Among the features of the summaries are "coverage fact labels" that tell the consumer how much they can expect to pay and how much they can expect the plan to pay in common health care scenarios—the rule specifies maternity and type 2 diabetes.

Advocates for diabetes patients say the feature will be particularly helpful to that patient population.

Pollack noted that summaries must give consumers other information they often have difficulty finding, such as what prescription drugs the plan covers, which providers participate, and the rights of enrollees to appeal health plan decisions.

But employer representatives have said that the required examples of costs for a particular type of ailment would be misleading because out-of-pocket costs for complex diseases vary widely from patient to patient and also by geography. They add that plans with "tiered" networks that have varying out-of-pocket charges can't be listed in the format. Consumers will be confused and angry when they end up paying something different than what is listed in the summary, critics say.

But Washington and Lee University Law Professor Timothy Jost pointed out in a recent blog in Health Affairs that the summary requirement, along with rebates to be sent to consumers this summer if their plans pay out too little for health care, is a priority for the Obama administration.

The rebates and the summaries "will be the first concrete experience that millions of Americans will have" with the health law, Jost blogged. "The administration continues to work toward ensuring that this experience in fact occurs, and that it will be a positive one."

Publication Details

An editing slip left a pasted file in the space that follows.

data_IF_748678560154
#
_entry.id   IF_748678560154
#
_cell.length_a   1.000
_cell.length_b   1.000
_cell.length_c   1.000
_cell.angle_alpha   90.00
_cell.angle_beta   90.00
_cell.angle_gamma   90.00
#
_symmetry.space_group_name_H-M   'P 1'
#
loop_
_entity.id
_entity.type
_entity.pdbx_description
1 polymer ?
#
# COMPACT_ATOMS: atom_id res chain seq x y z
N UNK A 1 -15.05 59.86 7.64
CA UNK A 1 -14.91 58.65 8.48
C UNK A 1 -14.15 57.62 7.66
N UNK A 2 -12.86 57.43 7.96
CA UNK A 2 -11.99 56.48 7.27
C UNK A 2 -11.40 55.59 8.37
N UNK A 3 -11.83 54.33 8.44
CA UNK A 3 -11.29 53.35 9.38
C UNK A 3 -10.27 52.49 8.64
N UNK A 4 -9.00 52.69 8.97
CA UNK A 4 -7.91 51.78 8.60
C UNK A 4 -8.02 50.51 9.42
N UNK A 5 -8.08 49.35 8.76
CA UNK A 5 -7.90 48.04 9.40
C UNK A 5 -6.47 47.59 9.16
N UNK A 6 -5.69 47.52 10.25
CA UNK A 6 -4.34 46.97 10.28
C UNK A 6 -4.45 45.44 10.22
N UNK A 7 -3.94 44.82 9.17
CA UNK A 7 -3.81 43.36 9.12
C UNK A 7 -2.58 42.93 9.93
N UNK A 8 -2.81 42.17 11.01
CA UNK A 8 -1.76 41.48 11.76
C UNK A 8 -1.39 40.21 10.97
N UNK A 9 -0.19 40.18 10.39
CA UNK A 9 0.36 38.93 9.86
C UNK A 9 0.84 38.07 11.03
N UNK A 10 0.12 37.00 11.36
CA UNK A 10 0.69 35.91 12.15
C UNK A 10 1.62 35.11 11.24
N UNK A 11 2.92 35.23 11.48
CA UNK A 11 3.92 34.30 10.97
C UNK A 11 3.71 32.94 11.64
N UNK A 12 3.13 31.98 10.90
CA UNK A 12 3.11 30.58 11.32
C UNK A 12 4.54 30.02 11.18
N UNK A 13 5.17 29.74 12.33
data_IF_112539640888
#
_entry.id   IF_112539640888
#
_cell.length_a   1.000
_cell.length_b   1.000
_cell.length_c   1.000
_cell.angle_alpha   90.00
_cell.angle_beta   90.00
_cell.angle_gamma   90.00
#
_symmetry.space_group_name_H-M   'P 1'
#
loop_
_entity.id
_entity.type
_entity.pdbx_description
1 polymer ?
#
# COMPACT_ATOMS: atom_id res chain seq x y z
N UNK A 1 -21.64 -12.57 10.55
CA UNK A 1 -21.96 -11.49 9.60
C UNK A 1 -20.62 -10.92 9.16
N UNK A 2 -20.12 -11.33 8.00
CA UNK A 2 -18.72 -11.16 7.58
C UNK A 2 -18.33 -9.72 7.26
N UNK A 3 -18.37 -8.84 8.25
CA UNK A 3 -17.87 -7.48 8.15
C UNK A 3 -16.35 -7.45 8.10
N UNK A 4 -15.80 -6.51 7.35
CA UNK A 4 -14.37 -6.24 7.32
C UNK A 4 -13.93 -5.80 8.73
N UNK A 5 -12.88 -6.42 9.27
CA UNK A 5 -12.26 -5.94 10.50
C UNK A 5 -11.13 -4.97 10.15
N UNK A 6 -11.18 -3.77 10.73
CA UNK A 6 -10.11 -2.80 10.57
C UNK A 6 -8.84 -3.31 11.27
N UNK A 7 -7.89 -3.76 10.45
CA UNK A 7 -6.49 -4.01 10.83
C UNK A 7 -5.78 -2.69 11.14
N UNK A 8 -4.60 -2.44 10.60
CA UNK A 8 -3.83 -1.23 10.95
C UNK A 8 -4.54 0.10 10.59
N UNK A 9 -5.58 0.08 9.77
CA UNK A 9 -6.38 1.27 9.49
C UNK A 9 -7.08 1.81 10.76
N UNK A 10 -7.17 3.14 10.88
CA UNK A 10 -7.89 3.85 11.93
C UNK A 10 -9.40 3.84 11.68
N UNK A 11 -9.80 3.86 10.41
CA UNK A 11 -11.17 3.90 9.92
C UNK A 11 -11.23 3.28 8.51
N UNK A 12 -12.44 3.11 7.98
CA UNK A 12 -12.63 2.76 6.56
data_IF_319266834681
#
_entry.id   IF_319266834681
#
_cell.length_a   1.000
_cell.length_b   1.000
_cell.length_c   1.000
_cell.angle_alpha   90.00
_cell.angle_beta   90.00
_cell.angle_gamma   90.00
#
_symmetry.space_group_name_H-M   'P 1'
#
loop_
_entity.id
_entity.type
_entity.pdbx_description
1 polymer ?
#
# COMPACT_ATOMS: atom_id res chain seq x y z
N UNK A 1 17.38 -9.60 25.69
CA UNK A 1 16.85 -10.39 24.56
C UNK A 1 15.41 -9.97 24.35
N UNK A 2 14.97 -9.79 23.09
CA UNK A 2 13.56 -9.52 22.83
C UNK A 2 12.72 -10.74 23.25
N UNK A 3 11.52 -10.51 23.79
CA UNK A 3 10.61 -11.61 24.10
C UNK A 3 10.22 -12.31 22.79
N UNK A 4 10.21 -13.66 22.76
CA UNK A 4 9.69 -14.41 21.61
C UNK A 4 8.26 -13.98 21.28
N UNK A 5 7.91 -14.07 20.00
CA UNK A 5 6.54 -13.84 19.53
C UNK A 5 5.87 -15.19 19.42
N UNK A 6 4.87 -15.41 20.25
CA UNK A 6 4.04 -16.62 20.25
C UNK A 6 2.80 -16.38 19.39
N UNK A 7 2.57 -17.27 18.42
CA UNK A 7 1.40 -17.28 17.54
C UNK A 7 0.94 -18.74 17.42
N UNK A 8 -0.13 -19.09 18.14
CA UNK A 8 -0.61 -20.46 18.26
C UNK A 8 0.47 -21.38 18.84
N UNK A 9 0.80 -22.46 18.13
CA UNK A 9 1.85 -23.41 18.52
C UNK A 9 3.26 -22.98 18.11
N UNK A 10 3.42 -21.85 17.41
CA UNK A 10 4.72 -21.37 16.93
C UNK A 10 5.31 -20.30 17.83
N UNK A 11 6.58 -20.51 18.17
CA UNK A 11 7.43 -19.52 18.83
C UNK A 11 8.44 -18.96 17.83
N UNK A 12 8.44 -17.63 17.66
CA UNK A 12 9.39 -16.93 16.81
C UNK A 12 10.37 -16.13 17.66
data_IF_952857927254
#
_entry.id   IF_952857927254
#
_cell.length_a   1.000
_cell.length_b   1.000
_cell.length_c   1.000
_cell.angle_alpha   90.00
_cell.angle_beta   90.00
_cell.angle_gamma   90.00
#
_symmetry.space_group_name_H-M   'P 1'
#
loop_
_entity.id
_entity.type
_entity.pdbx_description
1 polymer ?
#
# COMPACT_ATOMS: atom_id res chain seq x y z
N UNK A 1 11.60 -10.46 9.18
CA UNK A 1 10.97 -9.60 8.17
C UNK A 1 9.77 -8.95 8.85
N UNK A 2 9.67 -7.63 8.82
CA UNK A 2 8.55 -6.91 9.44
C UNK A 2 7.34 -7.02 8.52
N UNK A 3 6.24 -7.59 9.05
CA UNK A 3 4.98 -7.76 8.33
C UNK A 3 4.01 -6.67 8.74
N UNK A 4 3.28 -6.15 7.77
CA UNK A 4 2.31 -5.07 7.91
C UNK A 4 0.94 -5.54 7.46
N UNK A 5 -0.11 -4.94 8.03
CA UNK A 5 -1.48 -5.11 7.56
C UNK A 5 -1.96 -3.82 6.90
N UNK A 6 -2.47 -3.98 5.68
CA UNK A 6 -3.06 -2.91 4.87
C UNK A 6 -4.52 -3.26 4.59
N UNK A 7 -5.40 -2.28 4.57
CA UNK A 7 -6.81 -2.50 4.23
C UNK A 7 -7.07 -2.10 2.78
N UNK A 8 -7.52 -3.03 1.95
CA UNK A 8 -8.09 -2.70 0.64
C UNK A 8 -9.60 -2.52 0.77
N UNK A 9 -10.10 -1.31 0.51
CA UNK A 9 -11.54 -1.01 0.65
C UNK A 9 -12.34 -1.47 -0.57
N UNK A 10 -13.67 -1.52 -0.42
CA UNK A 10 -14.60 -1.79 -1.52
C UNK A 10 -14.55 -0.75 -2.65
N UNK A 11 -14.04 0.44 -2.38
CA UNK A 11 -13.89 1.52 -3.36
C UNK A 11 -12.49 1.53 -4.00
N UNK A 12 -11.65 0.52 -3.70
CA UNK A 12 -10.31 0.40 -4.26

Newsletter Article


Physicians Groups Back Testing of New Forms of Medicare, Medicaid Payments

By John Reichard, CQ HealthBeat Editor

May 25, 2012 -- Physicians groups last week urged the Ways and Means Committee not to underfund the Centers for Medicare and Medicaid Services and to support testing new forms of payment through the agency's innovation center.

The groups are responding to a request from Committee Chairman Dave Camp, R-Mich., for comments on how best to fix Medicare's "Sustainable Growth Rate" (SGR) payment formula. Letters from both the American Medical Association (AMA) and the Medical Group Management Association (MGMA) call for a period of testing new payment methods designed to improve the quality and efficiency of care.

"MGMA strongly urges Congress to repeal the SGR, provide stable payments for a period of several years to allow testing of different payment and delivery models, and then allow for a transition to new models," the group's letter said. MGMA represents medical practices employing 280,000 physicians who provide more than 40 percent of the health care services delivered in the United States.

The AMA letter said a transition period would give doctors a chance to learn how to practice under alternative forms of health care delivery and payment and "to gain skills and experience in taking accountability for improving care and lowering growth in costs."

AMA's missive added that CMS must have "adequate funding and infrastructure to ensure the agency can fully engage in these transition efforts on an effective, timely, and efficient basis."